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1997 Justice 2022

Justice Bowen Sykes

November 18, 1997 — February 11, 2022

JUSTICE BOWEN SYKES

November 18, 1997 ~ February 11, 2022

“These things I have spoken unto you, that in me ye might have peace. In the world ye shall have tribulation: but be of good cheer; I have overcome the world.” John 16:33

Justice Bowen Sykes came into our lives on the day he was born in Kokomo, Indiana. Our hearts were broken the day we heard he was gone. We will miss his giant hugs, his laughter, his smile, his “I love you,” his big tender heart, his asking for prayers, his gratitude, his sensitivity, and all the little things he did to make us happy.

I will always cherish the time I had with Bowen one-on-one. His first home was in Page, Arizona which was a paradise for Bowen! Because there was no preschool for him in Page, we went on treasure hunts in the desert together, threw rocks off the mesa, jumped on the trampoline almost every day, went to the airport to watch helicopters and airplanes land and take off, spent a lot of time at Lake Powell, and, of course, he played with friends and family.

I started to lift weights before Bowen turned two so I could lift this extra tall, little boy when he might throw temper tantrums. Shortly after he turned two, he came to me one day and exclaimed, “Mom, I a funny guy.” He never did throw a temper tantrum. I would almost

forget he was in the car with me because he never made a sound. He always wanted to make his friends and family happy and loved to laugh.

Moving to Brazil when Bowen was four was a grand adventure. He learned Portuguese quickly because kindergarten was total immersion. He was always happy there. From Brazil, we moved to Pennsylvania when Bowen was five. He made friends faster than anyone else in the family. He loved the night games in Pennsylvania, all the friends that would fall into the leaves in our backyard from the rope tree swing and come to jump on our trampoline. He wanted to be a professional kick ball player. In Pennsylvania, he played in a Christian basketball league called “Upward.” He was given an award for being the most Christ-like player because he would always pass the ball to the shortest members of the team when he would get the rebound so they could at least touch the ball. Their parents loved him.

When we moved to Farmington, Utah he rode his bike around the neighborhood looking for anyone playing outside; he came back home disappointed when he didn’t see anyone. One of our new neighbors saw him outside and called a basketball coach he knew about a possible recruit. Bowen played on recreational basketball, football, and baseball teams in Farmington during grade school and into junior high. He stopped playing football and baseball because he was afraid he might hurt someone with a hard hit in football or a fast ball in baseball. He excelled at basketball because of his height, his huge hands, his amazing body, and excellent coaching. He loved making his teammates and basketball family happy when they won.

When Bowen transferred from Davis High School to Diamond Ranch Academy in Hurricane, Utah, he immediately started playing football and basketball. When Bowen was a junior at “DRA,” he was named State1A MVP by KSL television. His senior year, “DRA” won the State1A championship in football and basketball and Bowen and his teammate were named joint MVP’s. Bowen made many friends at DRA and his playing was a happy distraction for many of the students at DRA. They loved his happy disposition and loved seeing him play.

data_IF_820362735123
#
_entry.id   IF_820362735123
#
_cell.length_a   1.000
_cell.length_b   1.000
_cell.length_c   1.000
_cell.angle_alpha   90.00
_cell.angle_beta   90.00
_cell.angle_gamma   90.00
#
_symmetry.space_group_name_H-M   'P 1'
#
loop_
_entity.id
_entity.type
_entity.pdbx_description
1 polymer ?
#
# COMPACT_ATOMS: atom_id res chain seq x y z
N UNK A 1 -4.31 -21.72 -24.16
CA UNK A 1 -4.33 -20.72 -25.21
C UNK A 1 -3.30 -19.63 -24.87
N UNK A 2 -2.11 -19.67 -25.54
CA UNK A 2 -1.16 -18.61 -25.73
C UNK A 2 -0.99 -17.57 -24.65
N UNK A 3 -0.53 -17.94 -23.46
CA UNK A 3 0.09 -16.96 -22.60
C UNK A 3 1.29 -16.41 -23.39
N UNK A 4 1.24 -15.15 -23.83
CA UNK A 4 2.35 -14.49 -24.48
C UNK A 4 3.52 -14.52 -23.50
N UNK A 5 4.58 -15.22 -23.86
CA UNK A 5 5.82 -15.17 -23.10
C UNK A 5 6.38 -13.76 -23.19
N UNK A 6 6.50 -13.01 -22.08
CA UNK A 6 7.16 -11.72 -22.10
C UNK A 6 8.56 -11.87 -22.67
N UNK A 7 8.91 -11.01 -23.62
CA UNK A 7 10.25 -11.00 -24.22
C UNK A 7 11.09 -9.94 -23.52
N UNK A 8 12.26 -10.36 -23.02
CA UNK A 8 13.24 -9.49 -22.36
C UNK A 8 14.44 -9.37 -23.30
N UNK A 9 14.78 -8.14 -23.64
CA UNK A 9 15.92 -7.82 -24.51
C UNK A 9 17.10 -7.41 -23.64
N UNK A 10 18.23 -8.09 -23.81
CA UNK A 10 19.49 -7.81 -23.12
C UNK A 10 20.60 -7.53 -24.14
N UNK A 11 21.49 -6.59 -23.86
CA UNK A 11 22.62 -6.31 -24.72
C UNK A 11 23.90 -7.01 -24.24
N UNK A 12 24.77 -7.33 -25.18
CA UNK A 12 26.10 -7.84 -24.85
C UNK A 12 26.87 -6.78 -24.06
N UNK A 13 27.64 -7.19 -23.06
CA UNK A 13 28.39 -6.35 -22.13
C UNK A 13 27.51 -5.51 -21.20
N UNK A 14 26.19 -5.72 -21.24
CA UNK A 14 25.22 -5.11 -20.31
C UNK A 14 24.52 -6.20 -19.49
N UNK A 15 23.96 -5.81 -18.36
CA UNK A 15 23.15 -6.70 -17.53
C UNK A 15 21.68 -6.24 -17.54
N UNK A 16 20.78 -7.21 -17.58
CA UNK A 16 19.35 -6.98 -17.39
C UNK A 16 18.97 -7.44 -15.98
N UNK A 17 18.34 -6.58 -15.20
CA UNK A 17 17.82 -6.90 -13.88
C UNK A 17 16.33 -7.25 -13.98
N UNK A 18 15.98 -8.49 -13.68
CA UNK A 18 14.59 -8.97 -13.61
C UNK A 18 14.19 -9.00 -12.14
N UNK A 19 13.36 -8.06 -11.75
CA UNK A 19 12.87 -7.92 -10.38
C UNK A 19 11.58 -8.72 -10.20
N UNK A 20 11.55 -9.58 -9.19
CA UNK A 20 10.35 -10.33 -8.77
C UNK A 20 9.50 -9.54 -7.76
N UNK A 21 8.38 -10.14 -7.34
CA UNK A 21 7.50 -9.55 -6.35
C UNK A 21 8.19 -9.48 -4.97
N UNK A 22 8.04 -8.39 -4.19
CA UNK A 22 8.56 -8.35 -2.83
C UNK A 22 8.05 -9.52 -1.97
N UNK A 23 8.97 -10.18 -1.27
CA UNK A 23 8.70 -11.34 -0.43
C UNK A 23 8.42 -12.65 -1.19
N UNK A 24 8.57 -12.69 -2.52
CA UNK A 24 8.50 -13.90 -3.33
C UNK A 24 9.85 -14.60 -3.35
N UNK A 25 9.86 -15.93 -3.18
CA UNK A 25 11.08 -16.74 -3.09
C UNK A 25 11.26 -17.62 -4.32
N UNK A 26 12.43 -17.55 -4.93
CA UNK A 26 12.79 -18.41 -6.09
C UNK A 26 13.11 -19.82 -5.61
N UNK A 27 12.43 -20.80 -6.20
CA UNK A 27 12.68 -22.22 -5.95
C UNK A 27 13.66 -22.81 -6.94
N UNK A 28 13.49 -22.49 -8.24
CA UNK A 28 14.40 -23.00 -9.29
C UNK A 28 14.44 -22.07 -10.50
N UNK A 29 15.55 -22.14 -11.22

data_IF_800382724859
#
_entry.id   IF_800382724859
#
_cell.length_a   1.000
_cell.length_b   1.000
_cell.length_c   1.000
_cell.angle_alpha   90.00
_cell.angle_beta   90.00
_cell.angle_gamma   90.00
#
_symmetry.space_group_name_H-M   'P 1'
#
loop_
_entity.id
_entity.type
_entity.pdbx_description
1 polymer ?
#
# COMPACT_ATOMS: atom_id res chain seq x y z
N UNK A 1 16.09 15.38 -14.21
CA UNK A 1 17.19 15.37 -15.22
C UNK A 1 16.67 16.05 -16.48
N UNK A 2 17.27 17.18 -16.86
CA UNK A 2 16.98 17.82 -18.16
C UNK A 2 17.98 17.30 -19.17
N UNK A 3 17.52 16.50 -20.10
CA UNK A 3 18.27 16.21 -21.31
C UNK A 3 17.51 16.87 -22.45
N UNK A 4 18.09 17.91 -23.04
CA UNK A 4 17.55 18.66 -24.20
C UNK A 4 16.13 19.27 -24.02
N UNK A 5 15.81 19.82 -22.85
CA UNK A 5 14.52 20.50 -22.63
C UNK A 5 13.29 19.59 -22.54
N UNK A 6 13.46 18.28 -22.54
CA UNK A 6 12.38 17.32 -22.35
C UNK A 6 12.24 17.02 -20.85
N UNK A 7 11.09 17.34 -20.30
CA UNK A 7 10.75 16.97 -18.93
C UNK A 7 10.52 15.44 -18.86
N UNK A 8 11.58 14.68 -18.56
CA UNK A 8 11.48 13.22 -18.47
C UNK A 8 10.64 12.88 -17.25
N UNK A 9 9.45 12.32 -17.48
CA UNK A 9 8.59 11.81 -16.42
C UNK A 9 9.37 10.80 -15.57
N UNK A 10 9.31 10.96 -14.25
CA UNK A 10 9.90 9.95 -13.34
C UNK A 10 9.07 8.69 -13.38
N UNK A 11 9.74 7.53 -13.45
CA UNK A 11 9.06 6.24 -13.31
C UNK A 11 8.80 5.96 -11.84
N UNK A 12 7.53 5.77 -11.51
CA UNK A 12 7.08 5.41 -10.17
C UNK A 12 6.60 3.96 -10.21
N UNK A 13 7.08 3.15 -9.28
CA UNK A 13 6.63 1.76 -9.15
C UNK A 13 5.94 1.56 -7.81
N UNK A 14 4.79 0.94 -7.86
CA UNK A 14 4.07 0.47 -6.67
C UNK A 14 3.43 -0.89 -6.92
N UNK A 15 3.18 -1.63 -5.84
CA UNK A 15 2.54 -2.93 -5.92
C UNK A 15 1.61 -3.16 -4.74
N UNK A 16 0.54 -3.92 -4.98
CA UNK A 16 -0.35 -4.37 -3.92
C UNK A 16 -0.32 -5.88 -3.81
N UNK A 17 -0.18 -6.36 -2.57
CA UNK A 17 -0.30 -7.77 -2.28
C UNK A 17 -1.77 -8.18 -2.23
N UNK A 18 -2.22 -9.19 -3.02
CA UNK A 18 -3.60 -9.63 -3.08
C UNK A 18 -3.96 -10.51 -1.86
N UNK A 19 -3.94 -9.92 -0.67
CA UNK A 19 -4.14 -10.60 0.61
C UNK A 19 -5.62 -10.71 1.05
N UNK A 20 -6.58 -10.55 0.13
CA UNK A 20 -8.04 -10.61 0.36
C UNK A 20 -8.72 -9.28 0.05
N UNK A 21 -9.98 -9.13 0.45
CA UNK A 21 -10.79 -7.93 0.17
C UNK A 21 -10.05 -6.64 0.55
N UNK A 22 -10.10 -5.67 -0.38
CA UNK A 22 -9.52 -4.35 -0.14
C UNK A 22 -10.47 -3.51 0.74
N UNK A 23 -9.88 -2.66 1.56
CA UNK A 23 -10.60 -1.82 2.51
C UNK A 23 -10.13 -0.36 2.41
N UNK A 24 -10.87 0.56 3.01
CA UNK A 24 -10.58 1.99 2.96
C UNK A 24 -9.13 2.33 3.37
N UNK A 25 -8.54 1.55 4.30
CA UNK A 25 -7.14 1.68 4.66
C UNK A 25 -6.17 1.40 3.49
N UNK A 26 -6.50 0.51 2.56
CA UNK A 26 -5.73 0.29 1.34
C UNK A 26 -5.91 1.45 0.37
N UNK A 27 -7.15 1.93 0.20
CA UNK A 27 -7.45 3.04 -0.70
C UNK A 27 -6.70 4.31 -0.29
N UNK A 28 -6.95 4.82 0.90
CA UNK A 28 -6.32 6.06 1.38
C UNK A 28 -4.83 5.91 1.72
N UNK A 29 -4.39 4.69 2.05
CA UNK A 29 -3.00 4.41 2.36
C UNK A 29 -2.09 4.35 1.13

After Bowen graduated from high school, he had offers to play at the college level, but there was no appeal for him because he didn’t know anyone and didn’t want to be away from his

family. After high school, he never played competitive basketball again; it wasn’t his passion. He played because he knew his winning and playing made people happy. He decided he wanted to enroll in a culinary arts program and pursued that until COVID hit. He woke up one day and asked me to call the Little America, Salt Lake City to find out if he could come to work as a dishwasher and work his way up the ladder. We were told that Little America Wyoming needed cooks, so we drove up and he was hired on the spot. He loved his job cooking because the food he cooked made people happy. Becoming a chef was his passion.

Even though we miss him terribly, we are overjoyed for him to be reunited with family and friends who have gone before him. We know he is already so very happy. Love you Justice Bowen Sykes, always and forever.

Bowen is survived by his mother, Margaret Bennion Sykes, his brothers, and sister, Bennion Sykes (Brittney), Cassandra Sykes, Porter Sykes, and Maxwell Sykes. Bowen was preceded in death by his father, Mark Allen Sykes, and by his older brother and sister, Heber, and Wilma Sykes.

An Open House to honor and remember Bowen was held at Russon Mortuary, 1941 North Main Street, Farmington, Utah on Monday, February 28th.

Condolences can be left at russonmortuary.com and foxfh.com

To order memorial trees or send flowers to the family in memory of Justice Bowen Sykes, please visit our flower store.

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